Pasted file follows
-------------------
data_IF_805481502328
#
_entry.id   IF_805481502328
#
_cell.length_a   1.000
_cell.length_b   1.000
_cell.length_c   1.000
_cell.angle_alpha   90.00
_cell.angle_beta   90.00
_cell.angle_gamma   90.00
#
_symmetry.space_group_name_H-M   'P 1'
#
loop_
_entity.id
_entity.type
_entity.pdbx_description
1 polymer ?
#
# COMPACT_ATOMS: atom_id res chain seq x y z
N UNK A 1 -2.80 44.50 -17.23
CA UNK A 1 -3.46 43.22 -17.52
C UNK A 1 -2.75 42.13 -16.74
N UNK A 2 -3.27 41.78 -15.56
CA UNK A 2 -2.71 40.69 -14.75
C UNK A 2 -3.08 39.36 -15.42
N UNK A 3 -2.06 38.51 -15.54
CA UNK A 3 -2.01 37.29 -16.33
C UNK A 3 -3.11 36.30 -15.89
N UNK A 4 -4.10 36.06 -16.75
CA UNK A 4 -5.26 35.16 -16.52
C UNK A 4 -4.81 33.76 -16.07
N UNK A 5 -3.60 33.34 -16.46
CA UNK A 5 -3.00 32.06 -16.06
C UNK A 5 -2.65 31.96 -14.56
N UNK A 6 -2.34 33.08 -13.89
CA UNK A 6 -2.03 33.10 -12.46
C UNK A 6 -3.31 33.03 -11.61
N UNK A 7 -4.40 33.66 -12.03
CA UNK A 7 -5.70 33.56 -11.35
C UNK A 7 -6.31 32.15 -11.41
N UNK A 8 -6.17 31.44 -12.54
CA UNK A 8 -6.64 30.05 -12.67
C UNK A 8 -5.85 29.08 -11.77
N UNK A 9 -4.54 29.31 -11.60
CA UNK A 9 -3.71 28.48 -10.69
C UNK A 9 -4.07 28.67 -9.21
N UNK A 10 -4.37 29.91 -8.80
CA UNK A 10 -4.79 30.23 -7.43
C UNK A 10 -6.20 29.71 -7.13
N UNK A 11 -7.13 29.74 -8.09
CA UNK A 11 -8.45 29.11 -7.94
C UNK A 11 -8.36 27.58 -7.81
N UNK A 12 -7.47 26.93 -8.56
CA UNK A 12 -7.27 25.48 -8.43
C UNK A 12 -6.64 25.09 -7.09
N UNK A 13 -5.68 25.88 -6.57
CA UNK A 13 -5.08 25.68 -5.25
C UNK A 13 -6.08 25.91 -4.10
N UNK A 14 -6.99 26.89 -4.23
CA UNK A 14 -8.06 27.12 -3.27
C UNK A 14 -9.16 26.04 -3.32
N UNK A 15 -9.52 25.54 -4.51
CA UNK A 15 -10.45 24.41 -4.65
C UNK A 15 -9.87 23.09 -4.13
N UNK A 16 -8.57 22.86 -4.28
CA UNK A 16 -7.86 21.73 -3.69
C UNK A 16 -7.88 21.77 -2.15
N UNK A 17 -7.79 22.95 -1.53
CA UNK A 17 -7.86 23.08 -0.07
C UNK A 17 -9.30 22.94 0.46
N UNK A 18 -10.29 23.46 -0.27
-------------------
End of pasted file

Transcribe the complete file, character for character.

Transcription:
data_IF_805481502328
#
_entry.id   IF_805481502328
#
_cell.length_a   1.000
_cell.length_b   1.000
_cell.length_c   1.000
_cell.angle_alpha   90.00
_cell.angle_beta   90.00
_cell.angle_gamma   90.00
#
_symmetry.space_group_name_H-M   'P 1'
#
loop_
_entity.id
_entity.type
_entity.pdbx_description
1 polymer ?
#
# COMPACT_ATOMS: atom_id res chain seq x y z
N UNK A 1 -2.80 44.50 -17.23
CA UNK A 1 -3.46 43.22 -17.52
C UNK A 1 -2.75 42.13 -16.74
N UNK A 2 -3.27 41.78 -15.56
CA UNK A 2 -2.71 40.69 -14.75
C UNK A 2 -3.08 39.36 -15.42
N UNK A 3 -2.06 38.51 -15.54
CA UNK A 3 -2.01 37.29 -16.33
C UNK A 3 -3.11 36.30 -15.89
N UNK A 4 -4.10 36.06 -16.75
CA UNK A 4 -5.26 35.16 -16.52
C UNK A 4 -4.81 33.76 -16.07
N UNK A 5 -3.60 33.34 -16.46
CA UNK A 5 -3.00 32.06 -16.06
C UNK A 5 -2.65 31.96 -14.56
N UNK A 6 -2.34 33.08 -13.89
CA UNK A 6 -2.03 33.10 -12.46
C UNK A 6 -3.31 33.03 -11.61
N UNK A 7 -4.40 33.66 -12.03
CA UNK A 7 -5.70 33.56 -11.35
C UNK A 7 -6.31 32.15 -11.41
N UNK A 8 -6.17 31.44 -12.54
CA UNK A 8 -6.64 30.05 -12.67
C UNK A 8 -5.85 29.08 -11.77
N UNK A 9 -4.54 29.31 -11.60
CA UNK A 9 -3.71 28.48 -10.69
C UNK A 9 -4.07 28.67 -9.21
N UNK A 10 -4.37 29.91 -8.80
CA UNK A 10 -4.79 30.23 -7.43
C UNK A 10 -6.20 29.71 -7.13
N UNK A 11 -7.13 29.74 -8.09
CA UNK A 11 -8.45 29.11 -7.94
C UNK A 11 -8.36 27.58 -7.81
N UNK A 12 -7.47 26.93 -8.56
CA UNK A 12 -7.27 25.48 -8.43
C UNK A 12 -6.64 25.09 -7.09
N UNK A 13 -5.68 25.88 -6.57
CA UNK A 13 -5.08 25.68 -5.25
C UNK A 13 -6.08 25.91 -4.10
N UNK A 14 -6.99 26.89 -4.23
CA UNK A 14 -8.06 27.12 -3.27
C UNK A 14 -9.16 26.04 -3.32
N UNK A 15 -9.52 25.54 -4.51
CA UNK A 15 -10.45 24.41 -4.65
C UNK A 15 -9.87 23.09 -4.13
N UNK A 16 -8.57 22.86 -4.28
CA UNK A 16 -7.86 21.73 -3.69
C UNK A 16 -7.88 21.77 -2.15
N UNK A 17 -7.79 22.95 -1.53
CA UNK A 17 -7.86 23.08 -0.07
C UNK A 17 -9.30 22.94 0.46
N UNK A 18 -10.29 23.46 -0.27